‘James Joyce didn’t want to return to Ireland’: battle of author’s bones
Dublin City Council plan to bring the author’s remains back to Dublin dismissed by Swiss foundation
Portrait of Irish author James Joyce (1882 - 1941) circa 1917. Photograph: Hulton Getty
Dublin City Council’s bid to bring James Joyce’s remains back to Ireland has been thrown into doubt, after the director of the Swiss foundation set up in his name suggested the project “will end in nothing”.
City councillors Dermot Lacey and Paddy McCartan moved a motion on Monday to bring Joyce’s remains back to Ireland from Zurich. He is buried in the latter city alongside his wife Nora Barnacle. She died in 1951, a decade after her husband. The councillors argue that the plans would honour the wishes of both.
“Exile was a key element in his writing but for it to follow him into eternity? I don’t think that was part of the plan,” McCartan said.
According Dr Fritz Senn – an eminent scholar who established the Zurich James Joyce Foundation more than 30 years ago and currently serves as its director, the author’s wishes are unclear.
“All I know is that there seems to be no evidence that Joyce wanted to return to Ireland or even be buried there,” Senn said. “He never took Irish citizenship when he could have done it. Most Joyce experts would agree.”
Senn dubbed the controversy “the Battle of the Bones”, adding that the project “has not been thought through”, and that the diplomatic process required is fraught with difficulties.
“The Zurich grave contains four bodies, of Joyce, Nora and Giorgio, the son,” he said. “But there is also Asta Osterwalder Joyce, Giorgio’s second wife, who would have no relation to Ireland at all. There would also be some local resistance on this side.”
“The cemetery where he is buried is called Friedhof Fluntern, and the city is quite proud of the grave. A natural reaction. And then Joyce’s last refuge was Zurich.”
Joyce left Ireland in 1904 to live in Trieste, Paris and Zurich, never returning to his homeland after 1912. The writer had a complex relationship with the country, which in effect banned Ulysses over its “obscene” and “anti-Irish” content. He “decries Irish society’s conservatism, pietism and blinkered nationalism” in his writing, according to an essay from the Irish Emigration Museum curator Jessica Traynor. One of the characters in his novel A Portrait of the Artist as a Young Man describes Ireland as “the old sow that eats her farrow”.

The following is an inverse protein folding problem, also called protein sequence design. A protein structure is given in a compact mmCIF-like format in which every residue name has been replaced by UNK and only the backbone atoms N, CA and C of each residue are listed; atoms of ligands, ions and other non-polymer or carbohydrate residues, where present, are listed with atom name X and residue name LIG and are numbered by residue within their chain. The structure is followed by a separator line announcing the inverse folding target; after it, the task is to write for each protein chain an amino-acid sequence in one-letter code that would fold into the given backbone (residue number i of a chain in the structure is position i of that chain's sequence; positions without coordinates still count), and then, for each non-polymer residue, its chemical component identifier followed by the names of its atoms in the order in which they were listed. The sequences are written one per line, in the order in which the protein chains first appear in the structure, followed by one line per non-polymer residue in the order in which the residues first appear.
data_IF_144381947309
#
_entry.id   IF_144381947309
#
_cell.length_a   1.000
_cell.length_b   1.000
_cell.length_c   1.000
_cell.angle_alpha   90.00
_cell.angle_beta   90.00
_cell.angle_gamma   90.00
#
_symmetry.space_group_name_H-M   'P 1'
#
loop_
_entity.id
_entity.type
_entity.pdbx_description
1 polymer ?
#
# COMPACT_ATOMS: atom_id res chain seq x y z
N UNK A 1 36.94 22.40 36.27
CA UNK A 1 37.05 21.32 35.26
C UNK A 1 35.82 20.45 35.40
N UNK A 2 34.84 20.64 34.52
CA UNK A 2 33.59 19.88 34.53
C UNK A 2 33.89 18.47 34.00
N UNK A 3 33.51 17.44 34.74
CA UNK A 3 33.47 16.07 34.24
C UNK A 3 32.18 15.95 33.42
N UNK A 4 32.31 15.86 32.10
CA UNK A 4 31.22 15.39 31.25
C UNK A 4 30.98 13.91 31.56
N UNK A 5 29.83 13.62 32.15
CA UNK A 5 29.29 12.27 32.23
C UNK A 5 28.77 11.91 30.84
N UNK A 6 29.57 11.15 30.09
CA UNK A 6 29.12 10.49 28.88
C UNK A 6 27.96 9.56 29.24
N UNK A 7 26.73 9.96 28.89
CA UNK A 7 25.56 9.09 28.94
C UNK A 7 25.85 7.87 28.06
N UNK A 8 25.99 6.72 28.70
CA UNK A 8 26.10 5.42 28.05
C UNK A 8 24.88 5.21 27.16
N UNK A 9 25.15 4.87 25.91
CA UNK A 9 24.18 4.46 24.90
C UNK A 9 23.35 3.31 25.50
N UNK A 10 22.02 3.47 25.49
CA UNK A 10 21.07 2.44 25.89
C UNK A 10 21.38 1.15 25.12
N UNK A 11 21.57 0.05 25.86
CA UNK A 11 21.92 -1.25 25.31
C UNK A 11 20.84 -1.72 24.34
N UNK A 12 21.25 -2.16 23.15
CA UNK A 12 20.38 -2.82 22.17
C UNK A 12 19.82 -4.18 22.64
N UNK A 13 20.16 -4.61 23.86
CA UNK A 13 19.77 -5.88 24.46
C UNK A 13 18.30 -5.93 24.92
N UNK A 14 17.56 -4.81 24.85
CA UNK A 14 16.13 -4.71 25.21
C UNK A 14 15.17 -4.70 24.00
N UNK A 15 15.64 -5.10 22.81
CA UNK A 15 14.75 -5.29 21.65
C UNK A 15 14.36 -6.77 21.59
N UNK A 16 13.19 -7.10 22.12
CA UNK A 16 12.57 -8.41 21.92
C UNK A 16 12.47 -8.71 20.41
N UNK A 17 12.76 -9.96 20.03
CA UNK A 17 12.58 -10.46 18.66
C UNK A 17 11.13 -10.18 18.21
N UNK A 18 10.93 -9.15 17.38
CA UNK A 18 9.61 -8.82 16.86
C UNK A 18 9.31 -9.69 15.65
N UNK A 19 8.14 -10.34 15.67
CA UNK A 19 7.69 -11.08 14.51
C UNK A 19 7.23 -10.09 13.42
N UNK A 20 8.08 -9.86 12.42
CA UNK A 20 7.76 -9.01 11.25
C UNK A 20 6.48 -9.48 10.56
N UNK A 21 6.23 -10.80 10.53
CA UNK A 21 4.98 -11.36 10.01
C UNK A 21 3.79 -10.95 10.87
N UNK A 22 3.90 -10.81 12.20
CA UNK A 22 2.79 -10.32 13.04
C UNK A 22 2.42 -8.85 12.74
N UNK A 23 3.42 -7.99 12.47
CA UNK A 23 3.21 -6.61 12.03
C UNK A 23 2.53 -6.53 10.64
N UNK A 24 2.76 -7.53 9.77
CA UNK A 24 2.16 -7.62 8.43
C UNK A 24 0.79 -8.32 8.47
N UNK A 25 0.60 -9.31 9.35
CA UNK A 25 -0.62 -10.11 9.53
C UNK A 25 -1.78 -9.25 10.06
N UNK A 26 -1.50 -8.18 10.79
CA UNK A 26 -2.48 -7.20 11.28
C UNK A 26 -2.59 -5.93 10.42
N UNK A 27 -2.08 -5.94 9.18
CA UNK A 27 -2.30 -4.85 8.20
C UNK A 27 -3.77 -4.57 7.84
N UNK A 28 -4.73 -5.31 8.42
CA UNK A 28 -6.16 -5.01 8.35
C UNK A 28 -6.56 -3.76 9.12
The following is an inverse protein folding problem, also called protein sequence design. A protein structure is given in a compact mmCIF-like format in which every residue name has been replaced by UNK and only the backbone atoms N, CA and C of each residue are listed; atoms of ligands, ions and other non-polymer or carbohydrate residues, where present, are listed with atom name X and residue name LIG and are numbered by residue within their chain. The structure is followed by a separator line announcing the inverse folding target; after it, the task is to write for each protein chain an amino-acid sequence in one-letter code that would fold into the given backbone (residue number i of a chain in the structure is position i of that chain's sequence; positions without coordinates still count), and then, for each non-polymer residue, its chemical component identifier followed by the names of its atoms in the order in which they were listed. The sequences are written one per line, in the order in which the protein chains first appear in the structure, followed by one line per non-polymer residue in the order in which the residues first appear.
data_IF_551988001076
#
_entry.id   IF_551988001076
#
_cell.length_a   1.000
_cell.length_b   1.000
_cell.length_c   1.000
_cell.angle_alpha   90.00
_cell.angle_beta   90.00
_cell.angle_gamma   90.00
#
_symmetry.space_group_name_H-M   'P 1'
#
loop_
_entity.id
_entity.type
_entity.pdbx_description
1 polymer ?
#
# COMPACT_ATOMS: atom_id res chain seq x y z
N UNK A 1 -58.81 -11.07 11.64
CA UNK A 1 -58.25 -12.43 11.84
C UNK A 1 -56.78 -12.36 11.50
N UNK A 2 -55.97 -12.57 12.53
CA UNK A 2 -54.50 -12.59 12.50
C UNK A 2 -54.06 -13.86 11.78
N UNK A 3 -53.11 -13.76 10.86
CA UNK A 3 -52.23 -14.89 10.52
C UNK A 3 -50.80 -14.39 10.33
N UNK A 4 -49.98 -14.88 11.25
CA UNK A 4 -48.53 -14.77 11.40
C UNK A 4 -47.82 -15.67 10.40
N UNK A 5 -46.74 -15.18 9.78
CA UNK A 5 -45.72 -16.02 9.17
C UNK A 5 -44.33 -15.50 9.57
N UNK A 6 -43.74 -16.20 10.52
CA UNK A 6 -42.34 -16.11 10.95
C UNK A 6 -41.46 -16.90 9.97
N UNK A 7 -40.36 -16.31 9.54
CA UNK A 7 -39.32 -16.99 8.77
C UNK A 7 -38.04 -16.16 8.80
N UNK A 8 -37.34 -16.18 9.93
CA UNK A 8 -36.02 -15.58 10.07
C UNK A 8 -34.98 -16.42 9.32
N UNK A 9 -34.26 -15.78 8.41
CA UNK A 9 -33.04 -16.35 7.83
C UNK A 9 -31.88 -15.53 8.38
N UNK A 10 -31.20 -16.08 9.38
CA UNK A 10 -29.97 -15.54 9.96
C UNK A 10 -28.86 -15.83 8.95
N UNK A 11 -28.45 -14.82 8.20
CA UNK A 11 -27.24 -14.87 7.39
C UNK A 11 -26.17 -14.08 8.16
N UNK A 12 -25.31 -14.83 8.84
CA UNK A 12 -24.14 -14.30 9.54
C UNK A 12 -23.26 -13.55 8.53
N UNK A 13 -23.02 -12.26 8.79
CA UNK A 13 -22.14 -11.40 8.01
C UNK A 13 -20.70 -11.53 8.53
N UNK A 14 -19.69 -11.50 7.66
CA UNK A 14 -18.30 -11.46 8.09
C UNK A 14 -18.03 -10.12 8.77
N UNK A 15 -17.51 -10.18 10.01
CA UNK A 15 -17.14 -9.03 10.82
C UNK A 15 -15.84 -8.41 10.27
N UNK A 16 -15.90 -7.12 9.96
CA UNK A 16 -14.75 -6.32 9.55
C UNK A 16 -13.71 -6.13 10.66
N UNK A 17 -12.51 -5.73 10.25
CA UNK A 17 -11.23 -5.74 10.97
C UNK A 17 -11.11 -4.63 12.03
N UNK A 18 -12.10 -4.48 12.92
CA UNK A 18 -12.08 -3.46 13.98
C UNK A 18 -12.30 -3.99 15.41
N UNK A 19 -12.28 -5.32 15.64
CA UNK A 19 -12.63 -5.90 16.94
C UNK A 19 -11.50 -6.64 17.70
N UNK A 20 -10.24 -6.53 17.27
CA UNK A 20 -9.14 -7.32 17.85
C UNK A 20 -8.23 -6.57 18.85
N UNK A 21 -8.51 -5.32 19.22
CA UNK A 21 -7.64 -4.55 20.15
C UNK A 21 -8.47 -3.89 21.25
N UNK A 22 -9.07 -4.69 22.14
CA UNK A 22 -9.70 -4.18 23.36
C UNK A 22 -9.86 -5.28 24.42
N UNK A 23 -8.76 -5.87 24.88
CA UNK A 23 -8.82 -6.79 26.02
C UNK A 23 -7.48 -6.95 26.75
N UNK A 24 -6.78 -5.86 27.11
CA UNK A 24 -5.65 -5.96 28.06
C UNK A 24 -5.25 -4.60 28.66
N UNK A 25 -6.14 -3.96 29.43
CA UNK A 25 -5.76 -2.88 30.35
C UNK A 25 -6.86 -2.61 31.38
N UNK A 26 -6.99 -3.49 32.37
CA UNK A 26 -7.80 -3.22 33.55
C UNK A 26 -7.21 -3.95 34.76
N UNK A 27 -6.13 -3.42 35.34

Although Joyce “couldn’t bear to live in Dublin”, Traynor continues, his “spiritual and artistic engagement with the city continued until the end of his life”. When he lived in Paris, his “favourite pastime was to seek out visitors from Dublin and ask them to recount the names of the shops and pubs from Amiens Street to Nelson’s Column on O’Connell Street”.
When Joyce died aged 58 after undergoing surgery on a perforated ulcer, Ireland’s secretary of external affairs sent the order: “Please wire details about Joyce’s death. If possible find out if he died a Catholic.” Neither of the two Irish diplomats in Switzerland at the time attended his funeral, and the Irish government later denied Barnacle’s request to repatriate his remains.
If the Dublin city councillors’ motion is passed, the next step will be to ask the Irish government to request the remains be returned before the centenary celebrations around the publication of Ulysses in 2022. A spokeswoman for culture minister Josepha Madigan said it was “a matter in the first instance for family members and/or the trustees of the Joyce estate”.
“Without having received an application from those it would not be appropriate for the minister to express a view on the matter,” she added.
Senn predicted that Joyce’s grandson, Stephen Joyce, who has guarded his grandfather’s legacy closely over the years, would be unlikely to back the motion. “Everything depends on his vote – negative, most likely,” said Senn. Attempts to reach Stephen Joyce were unsuccessful.
Despite the intensifying row, Senn declared he would not fight to keep Joyce in Switzerland: “I myself am not nationalistic enough to mount the barricades for a body.”– Guardian